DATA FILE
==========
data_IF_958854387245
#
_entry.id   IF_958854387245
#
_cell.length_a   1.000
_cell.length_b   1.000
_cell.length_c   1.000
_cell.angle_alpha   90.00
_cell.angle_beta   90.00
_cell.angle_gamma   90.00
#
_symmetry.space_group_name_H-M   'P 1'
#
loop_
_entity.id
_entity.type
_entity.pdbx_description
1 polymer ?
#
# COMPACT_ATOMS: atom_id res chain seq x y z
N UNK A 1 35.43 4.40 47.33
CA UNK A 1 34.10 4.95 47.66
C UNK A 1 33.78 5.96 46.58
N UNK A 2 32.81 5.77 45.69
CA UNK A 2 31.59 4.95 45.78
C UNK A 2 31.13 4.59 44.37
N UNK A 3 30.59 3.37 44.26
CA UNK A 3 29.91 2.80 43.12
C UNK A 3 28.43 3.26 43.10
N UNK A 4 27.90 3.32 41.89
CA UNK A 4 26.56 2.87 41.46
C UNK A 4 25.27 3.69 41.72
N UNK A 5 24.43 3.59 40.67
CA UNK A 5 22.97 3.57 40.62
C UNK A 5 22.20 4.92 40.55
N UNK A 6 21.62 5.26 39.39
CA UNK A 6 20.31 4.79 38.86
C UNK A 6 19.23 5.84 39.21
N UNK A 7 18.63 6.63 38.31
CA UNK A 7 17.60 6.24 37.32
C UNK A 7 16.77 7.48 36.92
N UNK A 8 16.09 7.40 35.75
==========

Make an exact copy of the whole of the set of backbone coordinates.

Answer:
data_IF_958854387245
#
_entry.id   IF_958854387245
#
_cell.length_a   1.000
_cell.length_b   1.000
_cell.length_c   1.000
_cell.angle_alpha   90.00
_cell.angle_beta   90.00
_cell.angle_gamma   90.00
#
_symmetry.space_group_name_H-M   'P 1'
#
loop_
_entity.id
_entity.type
_entity.pdbx_description
1 polymer ?
#
# COMPACT_ATOMS: atom_id res chain seq x y z
N UNK A 1 35.43 4.40 47.33
CA UNK A 1 34.10 4.95 47.66
C UNK A 1 33.78 5.96 46.58
N UNK A 2 32.81 5.77 45.69
CA UNK A 2 31.59 4.95 45.78
C UNK A 2 31.13 4.59 44.37
N UNK A 3 30.59 3.37 44.26
CA UNK A 3 29.91 2.80 43.12
C UNK A 3 28.43 3.26 43.10
N UNK A 4 27.90 3.32 41.89
CA UNK A 4 26.56 2.87 41.46
C UNK A 4 25.27 3.69 41.72
N UNK A 5 24.43 3.59 40.67
CA UNK A 5 22.97 3.57 40.62
C UNK A 5 22.20 4.92 40.55
N UNK A 6 21.62 5.26 39.39
CA UNK A 6 20.31 4.79 38.86
C UNK A 6 19.23 5.84 39.21
N UNK A 7 18.63 6.63 38.31
CA UNK A 7 17.60 6.24 37.32
C UNK A 7 16.77 7.48 36.92
N UNK A 8 16.09 7.40 35.75